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Appletons' Cyclopædia of American Biography/Iselin, Jacob Christian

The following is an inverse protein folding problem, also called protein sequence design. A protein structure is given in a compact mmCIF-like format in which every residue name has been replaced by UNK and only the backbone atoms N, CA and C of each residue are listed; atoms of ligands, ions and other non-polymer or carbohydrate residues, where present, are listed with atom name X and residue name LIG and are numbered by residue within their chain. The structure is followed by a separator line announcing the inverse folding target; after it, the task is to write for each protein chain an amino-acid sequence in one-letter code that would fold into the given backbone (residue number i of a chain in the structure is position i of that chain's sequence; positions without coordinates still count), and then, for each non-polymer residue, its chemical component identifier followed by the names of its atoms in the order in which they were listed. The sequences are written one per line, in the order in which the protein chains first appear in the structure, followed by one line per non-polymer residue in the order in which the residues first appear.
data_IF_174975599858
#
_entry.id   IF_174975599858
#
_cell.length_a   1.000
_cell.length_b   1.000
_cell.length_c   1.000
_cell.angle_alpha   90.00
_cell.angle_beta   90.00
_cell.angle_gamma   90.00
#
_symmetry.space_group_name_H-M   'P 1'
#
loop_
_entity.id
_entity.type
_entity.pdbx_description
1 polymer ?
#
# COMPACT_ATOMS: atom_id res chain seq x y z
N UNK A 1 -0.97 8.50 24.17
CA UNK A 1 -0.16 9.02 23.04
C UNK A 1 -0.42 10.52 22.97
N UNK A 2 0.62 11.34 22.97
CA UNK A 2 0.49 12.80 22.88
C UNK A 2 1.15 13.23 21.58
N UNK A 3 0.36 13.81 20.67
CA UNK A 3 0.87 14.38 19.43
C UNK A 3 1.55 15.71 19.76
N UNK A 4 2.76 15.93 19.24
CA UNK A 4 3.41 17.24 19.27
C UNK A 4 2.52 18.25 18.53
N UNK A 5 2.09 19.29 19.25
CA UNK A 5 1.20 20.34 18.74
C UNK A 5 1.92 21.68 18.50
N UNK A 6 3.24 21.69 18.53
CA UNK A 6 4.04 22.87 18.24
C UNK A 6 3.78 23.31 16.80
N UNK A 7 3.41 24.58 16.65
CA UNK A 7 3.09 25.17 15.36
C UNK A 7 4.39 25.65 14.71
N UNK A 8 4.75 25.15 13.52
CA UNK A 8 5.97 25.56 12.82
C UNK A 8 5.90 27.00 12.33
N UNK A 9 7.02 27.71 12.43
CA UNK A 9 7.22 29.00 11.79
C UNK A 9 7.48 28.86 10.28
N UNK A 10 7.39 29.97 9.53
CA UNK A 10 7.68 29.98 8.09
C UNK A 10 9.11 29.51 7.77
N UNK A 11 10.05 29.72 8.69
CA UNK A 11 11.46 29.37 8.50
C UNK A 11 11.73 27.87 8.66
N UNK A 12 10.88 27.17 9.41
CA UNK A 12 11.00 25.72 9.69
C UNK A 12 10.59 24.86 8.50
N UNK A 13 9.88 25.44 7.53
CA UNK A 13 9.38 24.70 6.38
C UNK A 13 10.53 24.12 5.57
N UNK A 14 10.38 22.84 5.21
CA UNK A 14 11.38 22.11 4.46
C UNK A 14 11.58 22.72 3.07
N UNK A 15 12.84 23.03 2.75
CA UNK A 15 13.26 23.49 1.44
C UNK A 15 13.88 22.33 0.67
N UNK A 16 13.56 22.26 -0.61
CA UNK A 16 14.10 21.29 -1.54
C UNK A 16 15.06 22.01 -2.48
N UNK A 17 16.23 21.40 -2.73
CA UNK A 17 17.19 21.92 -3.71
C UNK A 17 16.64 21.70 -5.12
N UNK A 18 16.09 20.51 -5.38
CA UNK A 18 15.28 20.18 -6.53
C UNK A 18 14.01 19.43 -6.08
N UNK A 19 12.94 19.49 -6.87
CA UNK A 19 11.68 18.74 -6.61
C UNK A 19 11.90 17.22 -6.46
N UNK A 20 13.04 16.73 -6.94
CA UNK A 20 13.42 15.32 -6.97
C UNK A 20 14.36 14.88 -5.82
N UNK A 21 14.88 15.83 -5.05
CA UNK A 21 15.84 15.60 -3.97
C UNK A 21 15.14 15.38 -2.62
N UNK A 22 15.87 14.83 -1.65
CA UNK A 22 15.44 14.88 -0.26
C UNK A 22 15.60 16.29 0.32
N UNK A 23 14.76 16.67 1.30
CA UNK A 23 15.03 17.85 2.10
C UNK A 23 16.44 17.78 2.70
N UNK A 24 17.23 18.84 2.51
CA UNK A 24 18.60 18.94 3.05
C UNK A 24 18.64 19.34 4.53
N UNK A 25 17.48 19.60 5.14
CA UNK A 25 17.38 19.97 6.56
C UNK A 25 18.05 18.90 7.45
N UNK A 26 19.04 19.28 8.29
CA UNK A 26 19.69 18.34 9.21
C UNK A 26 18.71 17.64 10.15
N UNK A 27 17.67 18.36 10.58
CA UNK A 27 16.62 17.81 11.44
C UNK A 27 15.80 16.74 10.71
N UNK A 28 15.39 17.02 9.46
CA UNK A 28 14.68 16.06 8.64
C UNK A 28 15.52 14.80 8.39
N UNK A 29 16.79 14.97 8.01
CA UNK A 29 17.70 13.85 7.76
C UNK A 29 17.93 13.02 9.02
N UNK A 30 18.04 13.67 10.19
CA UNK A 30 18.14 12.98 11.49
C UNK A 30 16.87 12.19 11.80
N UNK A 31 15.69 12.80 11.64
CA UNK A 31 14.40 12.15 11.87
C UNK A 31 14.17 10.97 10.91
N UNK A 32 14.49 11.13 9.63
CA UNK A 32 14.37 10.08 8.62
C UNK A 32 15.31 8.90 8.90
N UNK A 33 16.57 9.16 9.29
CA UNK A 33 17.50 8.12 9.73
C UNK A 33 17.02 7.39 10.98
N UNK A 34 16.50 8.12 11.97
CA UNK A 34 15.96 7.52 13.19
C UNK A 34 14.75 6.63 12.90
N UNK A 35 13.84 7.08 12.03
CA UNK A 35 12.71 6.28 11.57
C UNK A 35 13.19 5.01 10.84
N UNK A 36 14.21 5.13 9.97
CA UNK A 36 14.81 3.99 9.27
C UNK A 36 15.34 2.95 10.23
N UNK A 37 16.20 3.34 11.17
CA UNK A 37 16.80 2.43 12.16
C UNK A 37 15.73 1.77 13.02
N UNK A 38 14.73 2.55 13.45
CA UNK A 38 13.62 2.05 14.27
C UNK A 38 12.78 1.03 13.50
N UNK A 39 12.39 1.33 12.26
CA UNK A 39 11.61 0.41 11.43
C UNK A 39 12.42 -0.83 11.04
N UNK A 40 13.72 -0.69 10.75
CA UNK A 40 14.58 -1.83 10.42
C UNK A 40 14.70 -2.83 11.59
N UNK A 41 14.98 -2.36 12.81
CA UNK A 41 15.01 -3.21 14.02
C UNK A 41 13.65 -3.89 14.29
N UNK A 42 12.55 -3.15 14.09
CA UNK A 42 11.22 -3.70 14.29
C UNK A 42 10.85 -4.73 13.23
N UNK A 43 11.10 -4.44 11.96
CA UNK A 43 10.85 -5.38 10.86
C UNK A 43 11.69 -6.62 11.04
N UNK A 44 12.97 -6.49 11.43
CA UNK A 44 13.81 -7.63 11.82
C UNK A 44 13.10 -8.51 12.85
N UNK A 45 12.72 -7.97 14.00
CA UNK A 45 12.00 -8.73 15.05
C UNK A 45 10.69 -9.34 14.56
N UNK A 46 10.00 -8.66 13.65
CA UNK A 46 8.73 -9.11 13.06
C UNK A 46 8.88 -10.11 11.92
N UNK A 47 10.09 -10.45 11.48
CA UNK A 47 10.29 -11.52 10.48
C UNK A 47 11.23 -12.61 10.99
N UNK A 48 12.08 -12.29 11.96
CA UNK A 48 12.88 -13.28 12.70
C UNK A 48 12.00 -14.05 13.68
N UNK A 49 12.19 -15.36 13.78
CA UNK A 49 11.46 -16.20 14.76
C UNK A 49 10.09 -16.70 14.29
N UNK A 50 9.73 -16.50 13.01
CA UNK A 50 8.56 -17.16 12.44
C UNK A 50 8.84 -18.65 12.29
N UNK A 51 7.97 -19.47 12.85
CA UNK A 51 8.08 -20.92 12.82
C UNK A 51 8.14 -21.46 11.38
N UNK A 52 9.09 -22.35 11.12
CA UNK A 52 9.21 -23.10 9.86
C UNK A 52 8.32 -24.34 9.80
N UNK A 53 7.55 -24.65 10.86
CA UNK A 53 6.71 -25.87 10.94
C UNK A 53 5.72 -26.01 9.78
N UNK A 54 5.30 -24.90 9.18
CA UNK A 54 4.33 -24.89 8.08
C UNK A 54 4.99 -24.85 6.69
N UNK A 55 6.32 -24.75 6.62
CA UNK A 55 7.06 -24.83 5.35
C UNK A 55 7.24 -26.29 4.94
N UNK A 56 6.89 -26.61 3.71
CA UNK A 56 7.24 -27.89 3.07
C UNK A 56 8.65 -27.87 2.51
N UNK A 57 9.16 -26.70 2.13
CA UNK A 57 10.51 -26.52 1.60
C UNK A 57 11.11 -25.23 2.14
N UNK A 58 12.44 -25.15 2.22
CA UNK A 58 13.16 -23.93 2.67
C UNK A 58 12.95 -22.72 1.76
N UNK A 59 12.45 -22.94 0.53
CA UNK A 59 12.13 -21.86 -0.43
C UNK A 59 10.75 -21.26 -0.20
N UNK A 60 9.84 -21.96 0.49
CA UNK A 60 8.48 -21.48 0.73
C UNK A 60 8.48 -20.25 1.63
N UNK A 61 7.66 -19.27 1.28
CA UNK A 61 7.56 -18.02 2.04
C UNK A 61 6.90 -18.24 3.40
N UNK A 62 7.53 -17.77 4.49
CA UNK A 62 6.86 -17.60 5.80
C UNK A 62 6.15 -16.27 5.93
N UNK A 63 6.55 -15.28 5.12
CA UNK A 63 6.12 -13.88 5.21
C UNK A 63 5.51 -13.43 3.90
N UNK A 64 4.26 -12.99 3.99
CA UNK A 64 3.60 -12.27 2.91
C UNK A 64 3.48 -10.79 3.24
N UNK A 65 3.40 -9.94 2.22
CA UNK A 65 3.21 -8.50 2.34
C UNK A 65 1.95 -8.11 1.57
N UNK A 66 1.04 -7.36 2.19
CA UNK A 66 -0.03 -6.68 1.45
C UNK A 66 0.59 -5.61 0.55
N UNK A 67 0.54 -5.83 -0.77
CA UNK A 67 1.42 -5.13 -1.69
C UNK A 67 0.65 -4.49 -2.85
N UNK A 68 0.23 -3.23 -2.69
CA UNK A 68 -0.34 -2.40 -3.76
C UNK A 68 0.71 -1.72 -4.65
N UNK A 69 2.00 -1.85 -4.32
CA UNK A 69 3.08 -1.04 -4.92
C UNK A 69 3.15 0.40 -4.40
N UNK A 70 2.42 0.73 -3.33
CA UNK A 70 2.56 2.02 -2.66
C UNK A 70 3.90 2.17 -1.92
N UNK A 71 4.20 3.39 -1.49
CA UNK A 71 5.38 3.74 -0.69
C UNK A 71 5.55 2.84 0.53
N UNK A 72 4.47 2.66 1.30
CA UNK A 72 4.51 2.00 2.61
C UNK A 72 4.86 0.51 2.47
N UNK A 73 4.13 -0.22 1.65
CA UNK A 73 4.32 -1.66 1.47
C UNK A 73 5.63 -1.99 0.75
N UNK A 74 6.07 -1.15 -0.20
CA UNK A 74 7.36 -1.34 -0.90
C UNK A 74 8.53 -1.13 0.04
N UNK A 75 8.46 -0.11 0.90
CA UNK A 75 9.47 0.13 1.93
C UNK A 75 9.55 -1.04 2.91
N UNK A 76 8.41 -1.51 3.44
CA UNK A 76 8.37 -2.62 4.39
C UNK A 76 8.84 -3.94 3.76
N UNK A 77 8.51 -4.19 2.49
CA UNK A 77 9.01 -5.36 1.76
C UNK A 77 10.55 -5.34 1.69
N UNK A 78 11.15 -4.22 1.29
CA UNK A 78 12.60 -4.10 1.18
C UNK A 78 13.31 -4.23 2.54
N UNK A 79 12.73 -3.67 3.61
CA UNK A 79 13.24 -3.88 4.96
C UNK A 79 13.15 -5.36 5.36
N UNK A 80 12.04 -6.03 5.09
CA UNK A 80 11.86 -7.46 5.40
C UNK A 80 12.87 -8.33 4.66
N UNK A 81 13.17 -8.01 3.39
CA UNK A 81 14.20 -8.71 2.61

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ISELIN, Jacob Christian (e-ze-leen), Swiss explorer, b. in Basle in 1753; d. in Freiburg in 1811. He studied in Geneva, and was professor of history in the University of Basle, when, in 1785, he inherited a large estate from an uncle, and resolved to explore the New World. He visited the Canary islands, Brazil, Chili, Peru, the Marquesas islands, Pomata, and Tahiti, and afterward went by land from California to Texas, descended thence to Mexico and via the isthmus of Panama to South America, where he remained altogether twenty-two years. He returned in 1806 to Europe with a large number of documents, maps, and notes, which he deposited in the public library of his native town, and devoted the remainder of his life to researches among the public libraries of Europe, thus gathering a huge collection of original documents on America. He published “Analecta Peruviana seu genera et species plantarum in Peruvia crescentium” (2 vols., Geneva, 1808); “Monografía de las voces compuestas de Chile” (2 vols., Basle, 1809); “Ascencion du Pichincha et Chimborazo” (Geneva, 1810); “Du mouvement religieuse dans l'Amérique du Sud” (Basle, 1809); “Histoire de la conquête et de la domination Espagnole dans l'Amérique du Sud,” which was for a long time a standard work on the conquests and explorations of European adventurers (6 vols., Basle. 1811, with charts).